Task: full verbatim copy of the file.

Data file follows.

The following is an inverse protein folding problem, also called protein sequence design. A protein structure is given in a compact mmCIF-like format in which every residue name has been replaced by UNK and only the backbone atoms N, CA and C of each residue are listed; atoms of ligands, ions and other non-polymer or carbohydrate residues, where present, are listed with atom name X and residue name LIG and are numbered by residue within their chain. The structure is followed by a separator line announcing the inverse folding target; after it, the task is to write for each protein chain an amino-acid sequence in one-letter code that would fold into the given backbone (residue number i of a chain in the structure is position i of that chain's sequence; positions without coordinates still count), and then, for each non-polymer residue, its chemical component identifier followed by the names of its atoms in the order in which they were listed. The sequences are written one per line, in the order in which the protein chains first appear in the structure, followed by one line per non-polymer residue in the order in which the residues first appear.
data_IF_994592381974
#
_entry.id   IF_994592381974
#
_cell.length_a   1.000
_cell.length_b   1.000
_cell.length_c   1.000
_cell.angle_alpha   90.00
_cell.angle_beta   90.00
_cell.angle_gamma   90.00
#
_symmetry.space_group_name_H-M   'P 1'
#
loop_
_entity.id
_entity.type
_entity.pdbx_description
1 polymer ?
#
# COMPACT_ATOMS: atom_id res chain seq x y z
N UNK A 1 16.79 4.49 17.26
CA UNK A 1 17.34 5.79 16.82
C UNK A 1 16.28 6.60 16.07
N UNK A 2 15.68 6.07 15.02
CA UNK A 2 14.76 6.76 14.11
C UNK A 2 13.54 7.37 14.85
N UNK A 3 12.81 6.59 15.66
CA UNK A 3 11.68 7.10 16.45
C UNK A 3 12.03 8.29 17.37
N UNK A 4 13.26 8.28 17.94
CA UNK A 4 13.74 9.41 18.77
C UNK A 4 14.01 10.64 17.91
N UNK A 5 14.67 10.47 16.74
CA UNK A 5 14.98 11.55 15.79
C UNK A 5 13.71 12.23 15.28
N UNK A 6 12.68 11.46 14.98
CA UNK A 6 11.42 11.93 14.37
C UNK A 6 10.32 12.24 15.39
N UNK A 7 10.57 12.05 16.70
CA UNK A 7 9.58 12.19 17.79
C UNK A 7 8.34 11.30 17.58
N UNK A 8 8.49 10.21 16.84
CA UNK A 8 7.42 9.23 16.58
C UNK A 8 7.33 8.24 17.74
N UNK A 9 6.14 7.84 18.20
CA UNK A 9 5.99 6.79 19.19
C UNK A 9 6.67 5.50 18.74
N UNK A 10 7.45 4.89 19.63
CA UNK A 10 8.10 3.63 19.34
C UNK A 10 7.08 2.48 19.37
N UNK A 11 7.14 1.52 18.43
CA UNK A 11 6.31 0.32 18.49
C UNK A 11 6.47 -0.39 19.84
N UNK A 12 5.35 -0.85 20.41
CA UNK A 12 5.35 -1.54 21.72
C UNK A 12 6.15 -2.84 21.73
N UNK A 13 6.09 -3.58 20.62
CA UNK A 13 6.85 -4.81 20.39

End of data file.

The following is an inverse protein folding problem, also called protein sequence design. A protein structure is given in a compact mmCIF-like format in which every residue name has been replaced by UNK and only the backbone atoms N, CA and C of each residue are listed; atoms of ligands, ions and other non-polymer or carbohydrate residues, where present, are listed with atom name X and residue name LIG and are numbered by residue within their chain. The structure is followed by a separator line announcing the inverse folding target; after it, the task is to write for each protein chain an amino-acid sequence in one-letter code that would fold into the given backbone (residue number i of a chain in the structure is position i of that chain's sequence; positions without coordinates still count), and then, for each non-polymer residue, its chemical component identifier followed by the names of its atoms in the order in which they were listed. The sequences are written one per line, in the order in which the protein chains first appear in the structure, followed by one line per non-polymer residue in the order in which the residues first appear.
data_IF_994592381974
#
_entry.id   IF_994592381974
#
_cell.length_a   1.000
_cell.length_b   1.000
_cell.length_c   1.000
_cell.angle_alpha   90.00
_cell.angle_beta   90.00
_cell.angle_gamma   90.00
#
_symmetry.space_group_name_H-M   'P 1'
#
loop_
_entity.id
_entity.type
_entity.pdbx_description
1 polymer ?
#
# COMPACT_ATOMS: atom_id res chain seq x y z
N UNK A 1 16.79 4.49 17.26
CA UNK A 1 17.34 5.79 16.82
C UNK A 1 16.28 6.60 16.07
N UNK A 2 15.68 6.07 15.02
CA UNK A 2 14.76 6.76 14.11
C UNK A 2 13.54 7.37 14.85
N UNK A 3 12.81 6.59 15.66
CA UNK A 3 11.68 7.10 16.45
C UNK A 3 12.03 8.29 17.37
N UNK A 4 13.26 8.28 17.94
CA UNK A 4 13.74 9.41 18.77
C UNK A 4 14.01 10.64 17.91
N UNK A 5 14.67 10.47 16.74
CA UNK A 5 14.98 11.55 15.79
C UNK A 5 13.71 12.23 15.28
N UNK A 6 12.68 11.46 14.98
CA UNK A 6 11.42 11.93 14.37
C UNK A 6 10.32 12.24 15.39
N UNK A 7 10.57 12.05 16.70
CA UNK A 7 9.58 12.19 17.79
C UNK A 7 8.34 11.30 17.58
N UNK A 8 8.49 10.21 16.84
CA UNK A 8 7.42 9.23 16.58
C UNK A 8 7.33 8.24 17.74
N UNK A 9 6.14 7.84 18.20
CA UNK A 9 5.99 6.79 19.19
C UNK A 9 6.67 5.50 18.74
N UNK A 10 7.45 4.89 19.63
CA UNK A 10 8.10 3.63 19.34
C UNK A 10 7.08 2.48 19.37
N UNK A 11 7.14 1.52 18.43
CA UNK A 11 6.31 0.32 18.49
C UNK A 11 6.47 -0.39 19.84
N UNK A 12 5.35 -0.85 20.41
CA UNK A 12 5.35 -1.54 21.72
C UNK A 12 6.15 -2.84 21.73
N UNK A 13 6.09 -3.58 20.62
CA UNK A 13 6.85 -4.81 20.39